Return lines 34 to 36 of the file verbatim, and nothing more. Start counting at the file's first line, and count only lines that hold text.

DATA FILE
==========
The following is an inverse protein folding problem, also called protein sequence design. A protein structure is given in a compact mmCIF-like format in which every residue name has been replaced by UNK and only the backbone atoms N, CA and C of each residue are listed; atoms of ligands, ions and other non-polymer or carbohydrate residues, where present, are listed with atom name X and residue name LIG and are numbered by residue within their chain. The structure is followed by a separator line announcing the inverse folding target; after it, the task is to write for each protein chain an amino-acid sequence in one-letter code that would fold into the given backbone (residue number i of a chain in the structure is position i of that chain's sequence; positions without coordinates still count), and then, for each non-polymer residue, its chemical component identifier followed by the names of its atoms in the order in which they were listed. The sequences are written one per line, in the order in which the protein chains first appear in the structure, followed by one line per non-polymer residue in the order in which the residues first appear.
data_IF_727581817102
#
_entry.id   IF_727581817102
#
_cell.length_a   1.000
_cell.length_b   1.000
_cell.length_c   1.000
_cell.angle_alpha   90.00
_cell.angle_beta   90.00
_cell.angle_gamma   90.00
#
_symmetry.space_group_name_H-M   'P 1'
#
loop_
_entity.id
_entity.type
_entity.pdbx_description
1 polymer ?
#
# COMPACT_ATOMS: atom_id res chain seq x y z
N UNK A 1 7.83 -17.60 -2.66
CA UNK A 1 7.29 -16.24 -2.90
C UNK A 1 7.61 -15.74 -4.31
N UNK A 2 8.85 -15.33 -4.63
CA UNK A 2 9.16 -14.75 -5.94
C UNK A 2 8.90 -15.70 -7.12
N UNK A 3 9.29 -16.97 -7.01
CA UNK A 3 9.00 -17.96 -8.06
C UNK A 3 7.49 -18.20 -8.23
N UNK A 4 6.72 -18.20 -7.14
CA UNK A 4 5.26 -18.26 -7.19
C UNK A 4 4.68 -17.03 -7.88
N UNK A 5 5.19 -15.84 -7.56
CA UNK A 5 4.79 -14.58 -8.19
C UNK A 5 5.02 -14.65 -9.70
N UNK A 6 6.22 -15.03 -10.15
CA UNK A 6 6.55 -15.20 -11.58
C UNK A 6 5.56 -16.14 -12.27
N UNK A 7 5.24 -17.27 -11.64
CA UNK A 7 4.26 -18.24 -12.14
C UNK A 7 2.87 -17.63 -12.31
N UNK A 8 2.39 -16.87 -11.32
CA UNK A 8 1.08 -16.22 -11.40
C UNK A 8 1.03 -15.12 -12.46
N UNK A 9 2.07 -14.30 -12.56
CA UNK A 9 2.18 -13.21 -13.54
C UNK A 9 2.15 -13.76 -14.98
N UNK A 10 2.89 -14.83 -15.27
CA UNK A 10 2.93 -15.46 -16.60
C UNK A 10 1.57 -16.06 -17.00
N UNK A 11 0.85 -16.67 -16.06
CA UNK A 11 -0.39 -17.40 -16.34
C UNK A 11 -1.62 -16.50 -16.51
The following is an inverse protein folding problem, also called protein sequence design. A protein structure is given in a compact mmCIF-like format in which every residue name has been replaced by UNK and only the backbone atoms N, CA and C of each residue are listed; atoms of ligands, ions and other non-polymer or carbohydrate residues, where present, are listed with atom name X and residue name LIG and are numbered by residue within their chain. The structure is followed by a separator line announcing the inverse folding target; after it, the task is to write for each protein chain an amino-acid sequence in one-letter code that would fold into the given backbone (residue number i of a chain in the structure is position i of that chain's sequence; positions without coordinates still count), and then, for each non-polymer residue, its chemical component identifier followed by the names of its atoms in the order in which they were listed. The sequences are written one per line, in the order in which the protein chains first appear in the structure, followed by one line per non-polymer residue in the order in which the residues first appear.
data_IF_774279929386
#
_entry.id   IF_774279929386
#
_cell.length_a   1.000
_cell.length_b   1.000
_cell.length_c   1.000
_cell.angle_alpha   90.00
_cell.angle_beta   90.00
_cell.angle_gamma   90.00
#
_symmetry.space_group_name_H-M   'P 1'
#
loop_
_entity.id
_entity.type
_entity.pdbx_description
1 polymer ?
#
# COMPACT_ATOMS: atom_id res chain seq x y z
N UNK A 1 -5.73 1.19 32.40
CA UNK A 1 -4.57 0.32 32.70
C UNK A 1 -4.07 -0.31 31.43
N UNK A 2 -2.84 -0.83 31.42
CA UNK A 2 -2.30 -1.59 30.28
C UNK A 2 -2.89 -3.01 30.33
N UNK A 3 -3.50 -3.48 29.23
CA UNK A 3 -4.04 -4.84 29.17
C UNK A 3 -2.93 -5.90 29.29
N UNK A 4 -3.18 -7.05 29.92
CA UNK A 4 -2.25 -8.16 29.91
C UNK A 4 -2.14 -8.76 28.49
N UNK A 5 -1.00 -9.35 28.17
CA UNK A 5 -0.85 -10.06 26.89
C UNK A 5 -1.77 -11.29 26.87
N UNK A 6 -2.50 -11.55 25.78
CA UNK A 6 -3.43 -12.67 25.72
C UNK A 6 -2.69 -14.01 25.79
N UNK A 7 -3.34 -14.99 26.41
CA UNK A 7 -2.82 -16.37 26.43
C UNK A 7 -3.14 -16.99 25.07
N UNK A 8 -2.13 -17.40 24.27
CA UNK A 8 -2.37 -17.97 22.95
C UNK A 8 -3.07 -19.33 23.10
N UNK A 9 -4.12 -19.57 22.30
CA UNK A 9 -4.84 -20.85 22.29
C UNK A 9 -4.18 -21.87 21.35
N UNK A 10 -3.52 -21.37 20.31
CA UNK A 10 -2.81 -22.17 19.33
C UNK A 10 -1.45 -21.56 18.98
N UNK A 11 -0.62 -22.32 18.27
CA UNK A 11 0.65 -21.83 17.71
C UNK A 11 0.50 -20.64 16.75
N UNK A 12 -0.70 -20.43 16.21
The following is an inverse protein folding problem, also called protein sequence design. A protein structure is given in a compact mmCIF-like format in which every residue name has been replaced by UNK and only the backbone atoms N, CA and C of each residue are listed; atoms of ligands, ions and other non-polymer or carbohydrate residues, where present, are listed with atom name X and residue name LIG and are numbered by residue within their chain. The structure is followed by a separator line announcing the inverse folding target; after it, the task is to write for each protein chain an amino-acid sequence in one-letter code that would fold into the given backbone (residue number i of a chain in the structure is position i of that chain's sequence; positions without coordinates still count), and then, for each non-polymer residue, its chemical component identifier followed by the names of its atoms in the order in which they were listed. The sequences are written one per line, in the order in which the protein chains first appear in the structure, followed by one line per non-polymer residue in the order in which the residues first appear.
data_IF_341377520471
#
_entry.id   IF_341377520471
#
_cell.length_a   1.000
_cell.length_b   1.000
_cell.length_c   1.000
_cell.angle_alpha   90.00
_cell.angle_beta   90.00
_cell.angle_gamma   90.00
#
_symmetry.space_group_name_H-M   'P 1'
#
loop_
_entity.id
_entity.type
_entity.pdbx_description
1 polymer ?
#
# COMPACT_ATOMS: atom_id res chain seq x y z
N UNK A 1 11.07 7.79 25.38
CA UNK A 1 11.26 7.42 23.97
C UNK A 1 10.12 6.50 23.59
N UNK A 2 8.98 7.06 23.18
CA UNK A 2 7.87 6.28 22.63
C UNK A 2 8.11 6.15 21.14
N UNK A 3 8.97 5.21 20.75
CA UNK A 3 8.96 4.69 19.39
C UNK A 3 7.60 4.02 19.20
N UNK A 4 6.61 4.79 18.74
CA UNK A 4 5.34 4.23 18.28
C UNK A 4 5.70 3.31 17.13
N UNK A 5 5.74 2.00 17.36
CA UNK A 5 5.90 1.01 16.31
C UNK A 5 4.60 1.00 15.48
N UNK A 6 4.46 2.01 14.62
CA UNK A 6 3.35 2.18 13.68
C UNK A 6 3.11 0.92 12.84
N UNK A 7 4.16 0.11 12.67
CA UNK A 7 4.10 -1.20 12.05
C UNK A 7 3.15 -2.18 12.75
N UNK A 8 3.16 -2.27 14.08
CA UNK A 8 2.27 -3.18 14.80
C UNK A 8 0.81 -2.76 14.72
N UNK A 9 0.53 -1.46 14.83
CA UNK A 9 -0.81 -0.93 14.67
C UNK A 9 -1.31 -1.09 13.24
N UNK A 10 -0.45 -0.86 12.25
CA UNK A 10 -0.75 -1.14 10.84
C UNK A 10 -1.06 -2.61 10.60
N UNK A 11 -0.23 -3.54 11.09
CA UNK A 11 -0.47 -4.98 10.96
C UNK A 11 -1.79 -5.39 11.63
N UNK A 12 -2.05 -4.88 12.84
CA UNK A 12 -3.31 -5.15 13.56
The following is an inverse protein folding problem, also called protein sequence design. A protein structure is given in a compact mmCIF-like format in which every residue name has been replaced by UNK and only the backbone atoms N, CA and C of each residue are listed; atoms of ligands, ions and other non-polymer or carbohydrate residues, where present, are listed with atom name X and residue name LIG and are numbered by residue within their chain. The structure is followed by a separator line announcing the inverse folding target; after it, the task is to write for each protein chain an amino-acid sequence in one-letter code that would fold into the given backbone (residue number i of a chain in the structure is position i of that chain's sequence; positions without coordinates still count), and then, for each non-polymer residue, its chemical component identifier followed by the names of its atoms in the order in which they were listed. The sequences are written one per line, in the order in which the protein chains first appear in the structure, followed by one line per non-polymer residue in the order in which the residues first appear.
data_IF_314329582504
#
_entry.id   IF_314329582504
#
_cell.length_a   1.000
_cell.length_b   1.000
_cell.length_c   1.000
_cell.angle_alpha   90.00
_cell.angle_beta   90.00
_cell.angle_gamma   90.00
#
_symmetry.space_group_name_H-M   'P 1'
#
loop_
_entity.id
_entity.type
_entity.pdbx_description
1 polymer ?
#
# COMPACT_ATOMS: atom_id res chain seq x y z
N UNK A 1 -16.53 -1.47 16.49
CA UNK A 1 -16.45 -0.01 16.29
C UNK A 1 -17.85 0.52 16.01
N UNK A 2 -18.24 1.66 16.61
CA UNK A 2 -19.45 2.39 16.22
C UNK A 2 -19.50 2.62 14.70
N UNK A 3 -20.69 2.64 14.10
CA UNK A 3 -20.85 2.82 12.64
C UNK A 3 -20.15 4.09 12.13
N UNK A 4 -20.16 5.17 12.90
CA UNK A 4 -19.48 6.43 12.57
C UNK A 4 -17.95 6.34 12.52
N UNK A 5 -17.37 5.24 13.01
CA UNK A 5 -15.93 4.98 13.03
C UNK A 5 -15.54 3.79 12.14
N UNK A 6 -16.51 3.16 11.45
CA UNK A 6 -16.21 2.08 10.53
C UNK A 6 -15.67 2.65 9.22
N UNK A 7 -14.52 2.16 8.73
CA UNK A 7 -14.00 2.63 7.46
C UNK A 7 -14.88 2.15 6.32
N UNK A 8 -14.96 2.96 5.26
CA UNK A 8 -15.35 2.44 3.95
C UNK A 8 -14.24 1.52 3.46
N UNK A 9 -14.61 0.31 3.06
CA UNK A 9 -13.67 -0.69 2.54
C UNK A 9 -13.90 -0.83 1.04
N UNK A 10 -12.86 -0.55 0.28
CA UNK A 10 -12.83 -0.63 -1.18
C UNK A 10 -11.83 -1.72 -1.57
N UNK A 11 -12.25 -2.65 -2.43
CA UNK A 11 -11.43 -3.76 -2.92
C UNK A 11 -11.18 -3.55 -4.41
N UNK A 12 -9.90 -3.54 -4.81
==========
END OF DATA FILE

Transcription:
N UNK A 5 5.19 -15.84 -7.56
CA UNK A 5 4.79 -14.58 -8.19
C UNK A 5 5.02 -14.65 -9.70